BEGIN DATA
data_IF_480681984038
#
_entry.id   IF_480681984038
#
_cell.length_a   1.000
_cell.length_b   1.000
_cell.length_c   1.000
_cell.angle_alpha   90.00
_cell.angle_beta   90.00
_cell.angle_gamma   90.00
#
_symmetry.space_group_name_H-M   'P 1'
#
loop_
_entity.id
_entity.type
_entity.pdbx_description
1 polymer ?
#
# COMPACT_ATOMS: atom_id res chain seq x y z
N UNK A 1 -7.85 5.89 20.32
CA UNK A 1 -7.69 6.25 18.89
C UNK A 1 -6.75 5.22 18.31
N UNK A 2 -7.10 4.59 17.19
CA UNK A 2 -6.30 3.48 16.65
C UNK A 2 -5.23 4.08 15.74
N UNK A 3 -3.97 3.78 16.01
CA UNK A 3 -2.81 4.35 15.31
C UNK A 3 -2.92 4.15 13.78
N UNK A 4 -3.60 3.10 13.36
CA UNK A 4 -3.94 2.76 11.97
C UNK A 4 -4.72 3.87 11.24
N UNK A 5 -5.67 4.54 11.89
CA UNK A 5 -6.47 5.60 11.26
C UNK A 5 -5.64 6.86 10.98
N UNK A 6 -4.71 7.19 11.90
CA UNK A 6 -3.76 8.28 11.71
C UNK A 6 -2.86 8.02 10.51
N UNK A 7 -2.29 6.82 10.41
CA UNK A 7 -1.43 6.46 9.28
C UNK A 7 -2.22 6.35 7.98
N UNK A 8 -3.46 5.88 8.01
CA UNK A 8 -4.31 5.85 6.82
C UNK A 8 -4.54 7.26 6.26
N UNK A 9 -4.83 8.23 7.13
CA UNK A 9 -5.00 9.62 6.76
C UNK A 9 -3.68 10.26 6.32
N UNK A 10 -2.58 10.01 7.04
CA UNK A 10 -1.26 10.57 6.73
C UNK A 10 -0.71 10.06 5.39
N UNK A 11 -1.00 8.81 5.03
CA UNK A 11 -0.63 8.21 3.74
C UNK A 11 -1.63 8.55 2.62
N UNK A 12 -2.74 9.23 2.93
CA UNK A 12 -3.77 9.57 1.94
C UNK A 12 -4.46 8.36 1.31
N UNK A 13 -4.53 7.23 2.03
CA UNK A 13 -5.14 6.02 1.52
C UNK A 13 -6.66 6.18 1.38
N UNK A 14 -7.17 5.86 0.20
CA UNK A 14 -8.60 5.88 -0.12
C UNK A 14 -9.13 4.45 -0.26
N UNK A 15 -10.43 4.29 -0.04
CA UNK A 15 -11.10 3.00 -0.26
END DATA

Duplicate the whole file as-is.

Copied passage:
data_IF_480681984038
#
_entry.id   IF_480681984038
#
_cell.length_a   1.000
_cell.length_b   1.000
_cell.length_c   1.000
_cell.angle_alpha   90.00
_cell.angle_beta   90.00
_cell.angle_gamma   90.00
#
_symmetry.space_group_name_H-M   'P 1'
#
loop_
_entity.id
_entity.type
_entity.pdbx_description
1 polymer ?
#
# COMPACT_ATOMS: atom_id res chain seq x y z
N UNK A 1 -7.85 5.89 20.32
CA UNK A 1 -7.69 6.25 18.89
C UNK A 1 -6.75 5.22 18.31
N UNK A 2 -7.10 4.59 17.19
CA UNK A 2 -6.30 3.48 16.65
C UNK A 2 -5.23 4.08 15.74
N UNK A 3 -3.97 3.78 16.01
CA UNK A 3 -2.81 4.35 15.31
C UNK A 3 -2.92 4.15 13.78
N UNK A 4 -3.60 3.10 13.36
CA UNK A 4 -3.94 2.76 11.97
C UNK A 4 -4.72 3.87 11.24
N UNK A 5 -5.67 4.54 11.89
CA UNK A 5 -6.47 5.60 11.26
C UNK A 5 -5.64 6.86 10.98
N UNK A 6 -4.71 7.19 11.90
CA UNK A 6 -3.76 8.28 11.71
C UNK A 6 -2.86 8.02 10.51
N UNK A 7 -2.29 6.82 10.41
CA UNK A 7 -1.43 6.46 9.28
C UNK A 7 -2.22 6.35 7.98
N UNK A 8 -3.46 5.88 8.01
CA UNK A 8 -4.31 5.85 6.82
C UNK A 8 -4.54 7.26 6.26
N UNK A 9 -4.83 8.23 7.13
CA UNK A 9 -5.00 9.62 6.76
C UNK A 9 -3.68 10.26 6.32
N UNK A 10 -2.58 10.01 7.04
CA UNK A 10 -1.26 10.57 6.73
C UNK A 10 -0.71 10.06 5.39
N UNK A 11 -1.00 8.81 5.03
CA UNK A 11 -0.63 8.21 3.74
C UNK A 11 -1.63 8.55 2.62
N UNK A 12 -2.74 9.23 2.93
CA UNK A 12 -3.77 9.57 1.94
C UNK A 12 -4.46 8.36 1.31
N UNK A 13 -4.53 7.23 2.03
CA UNK A 13 -5.14 6.02 1.52
C UNK A 13 -6.66 6.18 1.38
N UNK A 14 -7.17 5.86 0.20
CA UNK A 14 -8.60 5.88 -0.12
C UNK A 14 -9.13 4.45 -0.26
N UNK A 15 -10.43 4.29 -0.04
CA UNK A 15 -11.10 3.00 -0.26